Italy is making another great push for information and cooperation in recovering material from Robin Symes. Why is Italy pressuring the Government and not the estate of Symes? Because the objects may be used to satisfy a tax judgment. These illicit antiquities were seized not because they have illicit histories—though allegedly many of them do. Rather these objects are being held for an eventual sale that may be used to satisfy tax obligations. The disagreement over the objects sets up a conflict between Italy and Her Majesty’s Revenue & Customs which is holding the objects. The issue is the tax bill owed by Symes’s firm which is now in liquidation. The Art Newspaper reports that the liquidator attempting to satisfy Symes’s creditors, BDO, may be considering selling the antiquities to Abu Dhabi in order to help that nation build its collection of classical antiquities. And Italy is threatening to sue the liquidating firm.
Robin Symes is an interesting figure. He once held the dubious distinction of being London’s most widely-known antiquities dealer. In a short piece for Culture in Context, Peter Watson describes the fall of Symes (hosted by the folks at Trafficking Culture). It began at a rented villa in Umbria in 1999:
At a dinner . . . hosted by (the late) Mr. Leon Levy, a noted collector of antiquities, and his wife Shelby White, Mr. Symes’s partner, Mr. Christo Michaelides, fell down some steps, hit his head on a radiator, and died in hospital the next day.
Symes and Michaelides had lived together as a couple since the 1970s, but Michaelides’s Greek family considered the men business partners as well, and sought a portion of the antiquities business. This led to a great deal of court scrutiny into Symes and the objects he was buying and selling. Watson reported in 2004:
So far, this case had been a civil case. However, during the course of the (interlocutory) hearings, it had transpired that Mr Symes, who had originally
admitted to storing his assets (mainly antiquities) in five warehouses, in fact had twenty-nine ware-houses spread across London, Switzerland and New York. Becoming sceptical of Mr Symes’s openness in disclosing his assets, the lawyers for the Greek family, Messrs Lane and Partners, began to examine some of Mr Symes’s transactions closely. Mr Symes was followed, and the paperwork for his transactions double-checked. During this scrutiny it emerged that Mr Symes had sold, or said that he had sold, a Granodior-ite Egyptian statue of Apollo to a company in America, Philos Partners, of Cheyenne, Wyoming. When Lane and Partners examined this transaction, it turned out that Philos was a fictitious company, and that the address Mr Symes had said he sent the statue to did not exist. It later transpired that the statue had in fact been sold to Sheikh Al-Tani in the Arabian Gulf.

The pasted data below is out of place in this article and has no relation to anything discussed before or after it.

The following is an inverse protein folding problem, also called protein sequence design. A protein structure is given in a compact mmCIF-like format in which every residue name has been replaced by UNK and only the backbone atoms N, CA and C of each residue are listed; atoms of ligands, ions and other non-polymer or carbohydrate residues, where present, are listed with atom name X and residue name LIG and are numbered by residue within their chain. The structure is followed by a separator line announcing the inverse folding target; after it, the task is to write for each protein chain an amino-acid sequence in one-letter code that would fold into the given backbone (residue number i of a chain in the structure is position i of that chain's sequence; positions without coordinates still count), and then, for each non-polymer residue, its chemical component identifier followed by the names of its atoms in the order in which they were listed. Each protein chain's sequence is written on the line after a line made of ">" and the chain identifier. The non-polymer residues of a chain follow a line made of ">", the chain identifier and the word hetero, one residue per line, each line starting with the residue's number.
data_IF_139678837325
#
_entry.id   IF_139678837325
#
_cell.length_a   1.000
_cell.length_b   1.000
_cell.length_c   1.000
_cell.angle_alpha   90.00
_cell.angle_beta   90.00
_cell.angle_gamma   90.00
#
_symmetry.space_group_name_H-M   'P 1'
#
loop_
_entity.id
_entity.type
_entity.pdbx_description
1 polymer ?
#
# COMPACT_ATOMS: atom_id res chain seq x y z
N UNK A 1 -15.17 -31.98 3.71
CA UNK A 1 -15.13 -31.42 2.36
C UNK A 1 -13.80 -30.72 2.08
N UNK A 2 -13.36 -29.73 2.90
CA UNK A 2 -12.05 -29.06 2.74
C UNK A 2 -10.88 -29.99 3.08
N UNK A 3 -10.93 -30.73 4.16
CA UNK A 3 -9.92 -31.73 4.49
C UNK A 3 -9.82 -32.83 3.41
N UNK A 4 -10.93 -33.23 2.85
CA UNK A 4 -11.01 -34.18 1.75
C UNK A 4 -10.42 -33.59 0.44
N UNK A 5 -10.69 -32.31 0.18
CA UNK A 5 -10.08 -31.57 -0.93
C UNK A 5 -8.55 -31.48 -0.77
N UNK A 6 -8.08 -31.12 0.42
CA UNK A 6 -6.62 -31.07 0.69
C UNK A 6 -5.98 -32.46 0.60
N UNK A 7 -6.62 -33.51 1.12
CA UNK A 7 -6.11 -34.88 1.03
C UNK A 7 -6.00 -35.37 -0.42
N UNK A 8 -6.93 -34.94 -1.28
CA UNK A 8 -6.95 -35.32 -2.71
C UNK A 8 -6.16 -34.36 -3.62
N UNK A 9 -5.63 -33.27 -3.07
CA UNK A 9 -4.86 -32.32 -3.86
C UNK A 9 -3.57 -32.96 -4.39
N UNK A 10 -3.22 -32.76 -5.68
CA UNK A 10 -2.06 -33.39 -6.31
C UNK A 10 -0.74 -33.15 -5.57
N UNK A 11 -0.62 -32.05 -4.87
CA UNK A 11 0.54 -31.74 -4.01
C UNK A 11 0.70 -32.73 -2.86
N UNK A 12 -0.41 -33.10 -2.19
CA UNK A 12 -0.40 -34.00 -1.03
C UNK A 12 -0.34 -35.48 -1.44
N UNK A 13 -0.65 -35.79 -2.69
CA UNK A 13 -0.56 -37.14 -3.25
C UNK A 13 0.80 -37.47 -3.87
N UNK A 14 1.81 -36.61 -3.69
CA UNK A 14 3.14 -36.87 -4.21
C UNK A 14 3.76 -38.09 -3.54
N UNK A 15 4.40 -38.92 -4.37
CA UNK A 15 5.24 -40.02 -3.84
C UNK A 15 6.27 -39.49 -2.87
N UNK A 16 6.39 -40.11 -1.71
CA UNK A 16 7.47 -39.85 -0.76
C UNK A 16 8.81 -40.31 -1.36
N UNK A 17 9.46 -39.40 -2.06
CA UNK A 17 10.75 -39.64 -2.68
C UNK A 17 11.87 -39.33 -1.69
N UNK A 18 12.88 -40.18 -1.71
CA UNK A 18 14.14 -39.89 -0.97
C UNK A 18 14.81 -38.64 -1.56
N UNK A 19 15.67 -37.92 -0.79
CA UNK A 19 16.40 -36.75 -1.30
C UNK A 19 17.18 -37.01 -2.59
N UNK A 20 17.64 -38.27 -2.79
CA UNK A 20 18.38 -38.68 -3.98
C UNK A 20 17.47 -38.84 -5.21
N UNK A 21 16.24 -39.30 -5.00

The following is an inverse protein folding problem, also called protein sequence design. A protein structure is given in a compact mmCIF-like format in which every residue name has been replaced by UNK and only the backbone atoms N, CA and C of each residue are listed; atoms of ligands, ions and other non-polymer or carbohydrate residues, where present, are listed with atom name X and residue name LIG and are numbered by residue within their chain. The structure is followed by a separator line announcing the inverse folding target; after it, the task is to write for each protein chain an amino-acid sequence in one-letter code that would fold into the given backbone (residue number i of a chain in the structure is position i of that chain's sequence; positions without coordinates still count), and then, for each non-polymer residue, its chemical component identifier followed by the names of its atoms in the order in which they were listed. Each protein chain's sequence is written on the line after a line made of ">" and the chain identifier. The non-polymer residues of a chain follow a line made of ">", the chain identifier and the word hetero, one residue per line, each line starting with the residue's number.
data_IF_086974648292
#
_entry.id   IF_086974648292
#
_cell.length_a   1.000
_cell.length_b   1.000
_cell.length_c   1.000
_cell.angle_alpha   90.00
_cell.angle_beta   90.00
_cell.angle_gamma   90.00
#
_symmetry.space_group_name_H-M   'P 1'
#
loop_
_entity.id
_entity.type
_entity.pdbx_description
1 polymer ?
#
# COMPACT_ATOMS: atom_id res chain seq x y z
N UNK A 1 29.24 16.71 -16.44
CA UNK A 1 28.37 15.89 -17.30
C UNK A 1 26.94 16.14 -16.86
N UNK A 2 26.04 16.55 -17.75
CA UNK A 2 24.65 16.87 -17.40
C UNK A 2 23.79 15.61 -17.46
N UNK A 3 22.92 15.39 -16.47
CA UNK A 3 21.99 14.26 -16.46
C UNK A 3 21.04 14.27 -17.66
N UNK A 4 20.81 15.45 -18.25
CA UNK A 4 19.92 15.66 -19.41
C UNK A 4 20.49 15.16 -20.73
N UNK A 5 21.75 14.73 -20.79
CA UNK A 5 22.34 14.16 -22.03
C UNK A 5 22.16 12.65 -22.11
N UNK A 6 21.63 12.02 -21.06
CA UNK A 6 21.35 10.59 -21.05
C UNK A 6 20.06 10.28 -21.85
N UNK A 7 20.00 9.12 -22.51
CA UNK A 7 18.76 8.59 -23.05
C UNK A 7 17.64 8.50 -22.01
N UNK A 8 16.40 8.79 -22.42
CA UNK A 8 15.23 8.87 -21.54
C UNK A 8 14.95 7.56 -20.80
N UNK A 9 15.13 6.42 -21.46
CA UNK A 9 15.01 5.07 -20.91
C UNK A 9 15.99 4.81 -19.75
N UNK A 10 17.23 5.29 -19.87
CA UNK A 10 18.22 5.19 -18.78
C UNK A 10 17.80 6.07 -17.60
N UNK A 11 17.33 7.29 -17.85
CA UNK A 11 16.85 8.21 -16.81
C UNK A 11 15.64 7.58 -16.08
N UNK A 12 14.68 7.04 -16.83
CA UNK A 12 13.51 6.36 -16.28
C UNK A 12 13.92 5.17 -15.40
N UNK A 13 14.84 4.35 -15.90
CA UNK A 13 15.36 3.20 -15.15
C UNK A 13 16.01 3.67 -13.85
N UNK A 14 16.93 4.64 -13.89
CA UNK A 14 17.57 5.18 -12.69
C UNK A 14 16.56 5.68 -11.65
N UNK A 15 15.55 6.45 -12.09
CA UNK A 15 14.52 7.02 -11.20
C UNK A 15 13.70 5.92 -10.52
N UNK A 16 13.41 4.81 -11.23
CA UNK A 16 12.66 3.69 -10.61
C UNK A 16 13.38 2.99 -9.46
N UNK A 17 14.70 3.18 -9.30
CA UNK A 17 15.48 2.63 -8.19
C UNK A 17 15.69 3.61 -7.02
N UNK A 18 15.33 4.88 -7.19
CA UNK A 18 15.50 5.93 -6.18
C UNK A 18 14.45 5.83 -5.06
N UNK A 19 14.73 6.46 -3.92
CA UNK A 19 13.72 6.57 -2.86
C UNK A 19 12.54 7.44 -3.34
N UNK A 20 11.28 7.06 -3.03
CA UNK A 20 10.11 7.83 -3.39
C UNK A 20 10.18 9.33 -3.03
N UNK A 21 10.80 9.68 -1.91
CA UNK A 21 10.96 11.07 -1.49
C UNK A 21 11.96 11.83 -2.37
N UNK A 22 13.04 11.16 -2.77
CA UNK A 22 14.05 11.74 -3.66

That is only the first part of the story, which culminated in Michaelides’s family establishing that he had a legal claim to half of Symes’s assets and led Symes to declare bankruuptcy. Of interest to the Italians is the role Symes played in operating between Robert Hecht and Giacomo Medici. The objects which passed through Robin Symes carry a strong suspicion of illegality. This illegality though runs up against the obligations that Symes owes to his creditors and the tax authorities. The Art Newspaper reports that Maurizio Fiorilli has requested information about 700 objects which were seized from Symes, including Greek pottery, marble sculpture, teracotta sculpture, and other objects. Archaeologists are rightfully upset that these tainted objects may be sold on the market.
Christos Tsirogiannis tells the Art Newspaper:
“It’s a scandal for the British government,” . . . . Tsirogiannis says that he requested access to the collection as part of his research for his PhD at the University of Cambridge but that BDO failed to respond to his queries. “It would be good to have official announcements from all the governments concerned about the Symes case, so that everyone can learn the whole truth about the key questions: why are the objects identified by the Italian state not being sent to Italy? Are the other governments concerned claiming any objects too? If so, how many and which are they?”
Will the ultimate sale of this material continue to embarrass the British Government? Or will Italy be able to secure repatriation of some or all of this material. I would not bet against Italy and Maurizio Fiorilli…
- Italy threatens to sue UK firm over ancient loot The Art Newspaper, http://www.theartnewspaper.com/articles/Italy-threatens-to-sue-UK-firm-over-ancient-loot/31445.
- Watson, Peter. “The fall of Robin Symes.” Culture Without Context newsletter of the Illicit Antiquities Research Centre, Issue 15, Autumn 2004.